With the prior engines that I had built by the aftermarket shops, we had always increased the compression to between 9:1 and 9.5:1. For this one, I wanted longevity more than anything else, so I decided to go with stock compression.
Jeff kept me updated weekly as to the progress, including pictures, and when they got within two weeks of completion, he let me know the scheduled test cell date, and I bought my airline tickets. I really wanted to fly the RV-10 up, but I didn’t want to take a chance on missing it due to weather; it was still April, and I think that is considered winter in Williamsport, Pennsylvania. As it turned out, it was a great decision, as the day of the trip the winds were howling above 40 knots on the surface, with low ceilings and rain. It’s definitely better and less stressful to let the professionals with two guys up front and heavier equipment tackle this kind of weather.
Visiting the Lycoming Factory
I met Jeff bright and early on the day. While I had seen pictures of my engine, actually seeing it in person was truly impressive. It was a work of art, but I was really having a hard time keeping my eyes on the engine, as there was so much other stuff to see at the factory as well. Yes, it is a typical factory production line, albeit without the robotics that you see in the automobile industry today. These engines are still all put together by hand along an assembly line, and the people really seem to enjoy their particular function. More than one person stopped us as we walked by to explain what they were doing, and it was clear that each of them took pride in their work. I was surprised to see that even some components with high critical tolerances, such as the crankshaft journals, were polished and measured by hand. Clearly some real artisans at work! As a matter of fact, Jeff mentioned that Lycoming works tirelessly to make sure that its workforce is one of the most highly skilled in the business. Lycoming Engines has been a great corporate citizen to Williamsport over the years, which leads to loyal, long-term employees. Many of those I spoke with had over 40 years of employment.
Terry Schmelzle carefully flow matches each of the cylinders before they are installed on the engine.
I really wanted to take pictures; there are a lot of exciting things going on at Lycoming, but I was not allowed to even have my cell phone while inside the premises. Suffice it to say, it is a fascinating operation, very clean and very well organized. Mike Kraft, the general manager, even took about an hour of his valuable time to have a conversation with me. We talked about the exciting things going on in Experimental aviation, and I assure you that Mike and Jeff are extremely interested. They realize that the growth in general aviation is definitely being led by Amateur-Built aviation, and they want to be involved in helping it grow even more.
Now, back to my engine. As per our plans, we arrived at the test cell in time to see it being connected and instrumented for the first run. Yep, I was there when it first turned over, and it did start within 3-4 blades. What amazed me after that was how much harder it is run in the test cell than we run it on our airplanes. They immediately go to 1500 rpm for two minutes! And I am always so careful to not go above 1200 rpm when I start it on the airplane. What also was impressive was to see the engine run flat out at 2700 rpm for a full 15 minutes. I have never run an engine that hard. Yes, I know others do, such as racers and aerobatic performers, but they usually are right over a runway. It’s when I am in the clouds or flying at night that I’m telling myself that I hope I’ve been good to the engine so it will be good to me. Mike Kraft reminded me that when Lycoming certifies an engine, they test it not just to the 150-hour mandatory minimum. Instead they run a 400-hour pressure cooker test defined by AC 33.19-1, most of which is conducted at red line conditions on everything. Wow! Not that I am going to change the way I treat my Lycoming engines, as they have always been good and reliable for me, but it sure put some more confidence in my mind.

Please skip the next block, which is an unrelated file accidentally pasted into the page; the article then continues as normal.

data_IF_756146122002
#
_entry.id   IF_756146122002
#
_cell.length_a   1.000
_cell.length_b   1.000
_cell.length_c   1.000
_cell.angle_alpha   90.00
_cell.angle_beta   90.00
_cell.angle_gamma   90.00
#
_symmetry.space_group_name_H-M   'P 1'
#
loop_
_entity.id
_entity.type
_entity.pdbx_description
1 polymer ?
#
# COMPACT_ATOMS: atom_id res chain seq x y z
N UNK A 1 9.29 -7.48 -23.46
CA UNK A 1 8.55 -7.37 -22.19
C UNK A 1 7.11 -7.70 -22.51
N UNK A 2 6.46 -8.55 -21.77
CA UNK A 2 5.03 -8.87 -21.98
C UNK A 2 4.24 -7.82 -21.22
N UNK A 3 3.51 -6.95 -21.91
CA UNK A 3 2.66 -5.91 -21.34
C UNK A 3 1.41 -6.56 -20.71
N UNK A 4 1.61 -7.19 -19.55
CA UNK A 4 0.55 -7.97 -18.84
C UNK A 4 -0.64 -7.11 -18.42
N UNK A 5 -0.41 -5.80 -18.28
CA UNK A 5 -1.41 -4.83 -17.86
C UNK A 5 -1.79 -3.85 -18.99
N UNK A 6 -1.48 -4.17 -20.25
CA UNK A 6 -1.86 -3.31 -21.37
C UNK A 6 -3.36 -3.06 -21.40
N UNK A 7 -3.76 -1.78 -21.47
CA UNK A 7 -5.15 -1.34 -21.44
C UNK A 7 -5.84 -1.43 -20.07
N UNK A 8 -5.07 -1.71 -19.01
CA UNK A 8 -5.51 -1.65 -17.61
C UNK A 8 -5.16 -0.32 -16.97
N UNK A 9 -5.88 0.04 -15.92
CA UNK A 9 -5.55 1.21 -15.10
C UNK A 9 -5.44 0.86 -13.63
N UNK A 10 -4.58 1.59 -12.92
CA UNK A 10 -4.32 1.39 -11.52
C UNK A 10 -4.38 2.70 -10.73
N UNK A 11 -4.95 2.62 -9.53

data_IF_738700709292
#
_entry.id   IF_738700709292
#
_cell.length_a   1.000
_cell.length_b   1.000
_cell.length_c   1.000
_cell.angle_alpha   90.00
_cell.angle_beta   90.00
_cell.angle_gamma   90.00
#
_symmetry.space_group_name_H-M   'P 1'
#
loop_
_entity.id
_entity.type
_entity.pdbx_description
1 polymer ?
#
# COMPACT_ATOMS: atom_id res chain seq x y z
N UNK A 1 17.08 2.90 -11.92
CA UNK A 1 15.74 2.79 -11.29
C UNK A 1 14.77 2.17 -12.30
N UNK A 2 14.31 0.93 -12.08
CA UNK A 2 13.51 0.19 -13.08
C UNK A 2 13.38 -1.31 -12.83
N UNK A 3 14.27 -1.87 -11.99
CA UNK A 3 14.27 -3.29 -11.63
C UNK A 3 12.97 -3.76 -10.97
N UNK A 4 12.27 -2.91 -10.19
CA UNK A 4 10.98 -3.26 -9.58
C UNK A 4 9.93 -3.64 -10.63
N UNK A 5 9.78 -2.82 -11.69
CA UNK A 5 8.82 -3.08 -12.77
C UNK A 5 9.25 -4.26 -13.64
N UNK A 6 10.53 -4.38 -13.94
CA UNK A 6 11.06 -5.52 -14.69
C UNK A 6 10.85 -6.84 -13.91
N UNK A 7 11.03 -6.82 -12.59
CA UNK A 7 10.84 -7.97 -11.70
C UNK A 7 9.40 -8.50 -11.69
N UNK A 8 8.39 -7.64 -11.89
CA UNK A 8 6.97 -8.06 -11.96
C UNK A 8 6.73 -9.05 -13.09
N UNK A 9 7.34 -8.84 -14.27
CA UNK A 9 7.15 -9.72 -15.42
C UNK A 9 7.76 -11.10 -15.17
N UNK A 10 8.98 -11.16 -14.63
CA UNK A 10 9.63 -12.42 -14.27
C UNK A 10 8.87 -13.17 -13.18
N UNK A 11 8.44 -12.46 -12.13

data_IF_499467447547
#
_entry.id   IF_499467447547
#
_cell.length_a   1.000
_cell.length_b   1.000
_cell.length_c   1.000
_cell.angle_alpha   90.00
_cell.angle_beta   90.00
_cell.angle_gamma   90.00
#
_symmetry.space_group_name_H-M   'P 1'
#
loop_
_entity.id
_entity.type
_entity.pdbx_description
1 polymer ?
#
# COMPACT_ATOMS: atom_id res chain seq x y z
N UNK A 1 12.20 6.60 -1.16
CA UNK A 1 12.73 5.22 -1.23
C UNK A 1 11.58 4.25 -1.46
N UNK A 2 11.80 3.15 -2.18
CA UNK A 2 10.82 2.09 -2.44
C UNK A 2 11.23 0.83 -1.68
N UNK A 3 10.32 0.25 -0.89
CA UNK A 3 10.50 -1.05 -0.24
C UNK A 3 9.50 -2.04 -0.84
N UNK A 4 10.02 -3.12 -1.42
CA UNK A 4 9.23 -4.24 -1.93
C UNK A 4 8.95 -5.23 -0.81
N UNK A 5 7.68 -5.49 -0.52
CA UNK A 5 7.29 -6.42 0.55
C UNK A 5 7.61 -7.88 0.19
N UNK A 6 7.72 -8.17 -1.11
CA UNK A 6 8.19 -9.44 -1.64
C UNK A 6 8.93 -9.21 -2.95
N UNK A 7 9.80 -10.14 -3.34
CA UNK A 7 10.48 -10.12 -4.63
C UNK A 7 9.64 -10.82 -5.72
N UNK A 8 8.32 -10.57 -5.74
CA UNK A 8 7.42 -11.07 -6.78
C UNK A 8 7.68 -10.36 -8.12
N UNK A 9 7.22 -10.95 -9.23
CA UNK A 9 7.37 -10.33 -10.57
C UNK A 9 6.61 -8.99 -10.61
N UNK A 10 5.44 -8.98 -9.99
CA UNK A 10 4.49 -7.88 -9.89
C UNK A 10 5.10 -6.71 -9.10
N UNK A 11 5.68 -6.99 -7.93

I thoroughly enjoyed the time and experience at Lycoming, and couldn’t wait to receive my engine and get it installed. Lately, I have begun to understand the fable about the cobbler’s children, as I am finding it harder and harder to make time for my own airplanes due to business commitments. The engine wound up sitting in the corner of my hangar for about a month giving me the evil eye I’m sure.
Frank Follmer (left) and Doug Bubb making final hookups to the engine prior to the run in the test cell. The engines are somewhat manually controlled in the test cell, but connected to a computer that plots all values against programmed limits, indicating a pass or fail for each required test. It was impressive to see, but in reality I wanted to give them one of our EFIS engine monitoring systems.
Installing the New Engine
Finally, over a holiday weekend and into a couple of weekdays, I was able to make some time, and with about 50 hours of labor, I was able to get the engine swapped out. This is also where my decision to do it myself paid off. I took the time with a bright flashlight to thoroughly inspect everything on the firewall, and I did discover one of the heater bypass valves was cracked. I discovered that on Sunday night, and thought it was going to be a setback, as I was ready to reinstall the engine, but luckily Aircraft Spruce carried the part and Carol retrieved it early the next morning. No time was lost, and it was nice to the see that the manufacturer, Plane Innovations, had made improvements to the heater valves to prevent the cracking. I replaced both of them, as it is much easier with the engine off. I figured with 1200 hours on the EGT probes, it was probably a good time to replace them as well, so I did, along with the CHT probes. It was easier to get to them with the exhaust system off.